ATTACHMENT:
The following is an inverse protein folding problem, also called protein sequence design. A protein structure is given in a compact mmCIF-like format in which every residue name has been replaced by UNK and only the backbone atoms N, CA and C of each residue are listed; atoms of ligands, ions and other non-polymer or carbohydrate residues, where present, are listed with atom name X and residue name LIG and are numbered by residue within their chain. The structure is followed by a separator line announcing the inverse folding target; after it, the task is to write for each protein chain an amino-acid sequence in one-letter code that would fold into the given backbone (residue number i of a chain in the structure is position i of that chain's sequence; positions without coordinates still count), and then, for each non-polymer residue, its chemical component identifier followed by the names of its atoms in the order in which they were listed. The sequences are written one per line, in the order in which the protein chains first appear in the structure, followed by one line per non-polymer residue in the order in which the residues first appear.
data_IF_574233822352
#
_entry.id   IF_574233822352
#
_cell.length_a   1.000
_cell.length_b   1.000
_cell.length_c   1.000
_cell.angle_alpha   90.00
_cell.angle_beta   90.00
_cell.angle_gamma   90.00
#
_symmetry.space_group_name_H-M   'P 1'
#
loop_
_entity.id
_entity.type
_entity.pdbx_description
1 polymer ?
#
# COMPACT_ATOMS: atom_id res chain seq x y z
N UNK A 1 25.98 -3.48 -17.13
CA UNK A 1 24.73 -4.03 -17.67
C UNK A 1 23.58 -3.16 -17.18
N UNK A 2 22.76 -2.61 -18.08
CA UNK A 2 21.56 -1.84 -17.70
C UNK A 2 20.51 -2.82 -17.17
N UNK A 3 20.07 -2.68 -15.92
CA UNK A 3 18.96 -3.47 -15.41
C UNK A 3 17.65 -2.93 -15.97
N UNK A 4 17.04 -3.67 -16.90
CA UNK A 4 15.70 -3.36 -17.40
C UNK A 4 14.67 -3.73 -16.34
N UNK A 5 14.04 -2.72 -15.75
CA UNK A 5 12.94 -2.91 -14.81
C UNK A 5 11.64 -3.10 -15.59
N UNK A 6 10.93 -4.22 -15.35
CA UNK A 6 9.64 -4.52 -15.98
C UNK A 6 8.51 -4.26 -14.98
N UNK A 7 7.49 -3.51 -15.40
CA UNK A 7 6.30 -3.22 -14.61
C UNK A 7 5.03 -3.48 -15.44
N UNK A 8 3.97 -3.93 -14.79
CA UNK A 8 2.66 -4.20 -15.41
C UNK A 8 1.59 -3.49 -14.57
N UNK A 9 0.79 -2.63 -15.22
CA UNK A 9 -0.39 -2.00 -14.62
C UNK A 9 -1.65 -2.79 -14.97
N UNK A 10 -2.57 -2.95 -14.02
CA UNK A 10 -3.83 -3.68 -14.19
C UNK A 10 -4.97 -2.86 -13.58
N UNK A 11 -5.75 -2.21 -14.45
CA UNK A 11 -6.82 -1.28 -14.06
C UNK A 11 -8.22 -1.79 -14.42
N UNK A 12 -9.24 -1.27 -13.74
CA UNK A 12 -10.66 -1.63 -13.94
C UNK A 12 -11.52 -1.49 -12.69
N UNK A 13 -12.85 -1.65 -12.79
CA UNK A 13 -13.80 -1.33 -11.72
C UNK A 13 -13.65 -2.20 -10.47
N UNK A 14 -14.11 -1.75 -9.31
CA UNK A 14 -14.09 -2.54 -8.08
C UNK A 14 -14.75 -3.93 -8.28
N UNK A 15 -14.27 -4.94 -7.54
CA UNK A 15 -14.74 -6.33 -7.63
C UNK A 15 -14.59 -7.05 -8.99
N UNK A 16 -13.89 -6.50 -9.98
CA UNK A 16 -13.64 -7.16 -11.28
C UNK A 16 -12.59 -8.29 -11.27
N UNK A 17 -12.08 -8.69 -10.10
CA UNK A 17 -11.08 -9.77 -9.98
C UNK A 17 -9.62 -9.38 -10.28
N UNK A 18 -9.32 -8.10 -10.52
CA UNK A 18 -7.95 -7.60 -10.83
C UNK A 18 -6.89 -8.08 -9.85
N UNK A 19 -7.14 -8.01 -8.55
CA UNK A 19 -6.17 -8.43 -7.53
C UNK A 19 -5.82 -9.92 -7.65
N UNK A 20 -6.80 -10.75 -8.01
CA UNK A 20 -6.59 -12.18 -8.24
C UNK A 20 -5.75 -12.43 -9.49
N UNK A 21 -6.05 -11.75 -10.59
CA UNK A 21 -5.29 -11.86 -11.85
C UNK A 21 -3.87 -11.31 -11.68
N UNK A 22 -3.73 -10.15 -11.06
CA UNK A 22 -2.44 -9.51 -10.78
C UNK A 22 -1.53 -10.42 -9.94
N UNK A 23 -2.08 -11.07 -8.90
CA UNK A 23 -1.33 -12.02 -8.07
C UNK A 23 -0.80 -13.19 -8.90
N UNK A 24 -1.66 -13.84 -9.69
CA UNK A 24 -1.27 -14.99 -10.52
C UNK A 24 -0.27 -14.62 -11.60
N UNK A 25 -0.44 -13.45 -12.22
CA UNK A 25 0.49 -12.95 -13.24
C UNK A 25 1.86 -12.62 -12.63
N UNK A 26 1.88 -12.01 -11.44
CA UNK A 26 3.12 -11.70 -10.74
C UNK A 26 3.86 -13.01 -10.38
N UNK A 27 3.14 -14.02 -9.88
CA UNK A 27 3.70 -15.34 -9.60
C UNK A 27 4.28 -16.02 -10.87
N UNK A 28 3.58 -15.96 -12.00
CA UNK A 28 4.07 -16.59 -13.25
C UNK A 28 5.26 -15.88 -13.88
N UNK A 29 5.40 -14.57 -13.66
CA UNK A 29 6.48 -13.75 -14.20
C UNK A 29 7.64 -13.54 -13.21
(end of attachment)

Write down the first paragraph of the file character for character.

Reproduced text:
The following is an inverse protein folding problem, also called protein sequence design. A protein structure is given in a compact mmCIF-like format in which every residue name has been replaced by UNK and only the backbone atoms N, CA and C of each residue are listed; atoms of ligands, ions and other non-polymer or carbohydrate residues, where present, are listed with atom name X and residue name LIG and are numbered by residue within their chain. The structure is followed by a separator line announcing the inverse folding target; after it, the task is to write for each protein chain an amino-acid sequence in one-letter code that would fold into the given backbone (residue number i of a chain in the structure is position i of that chain's sequence; positions without coordinates still count), and then, for each non-polymer residue, its chemical component identifier followed by the names of its atoms in the order in which they were listed. The sequences are written one per line, in the order in which the protein chains first appear in the structure, followed by one line per non-polymer residue in the order in which the residues first appear.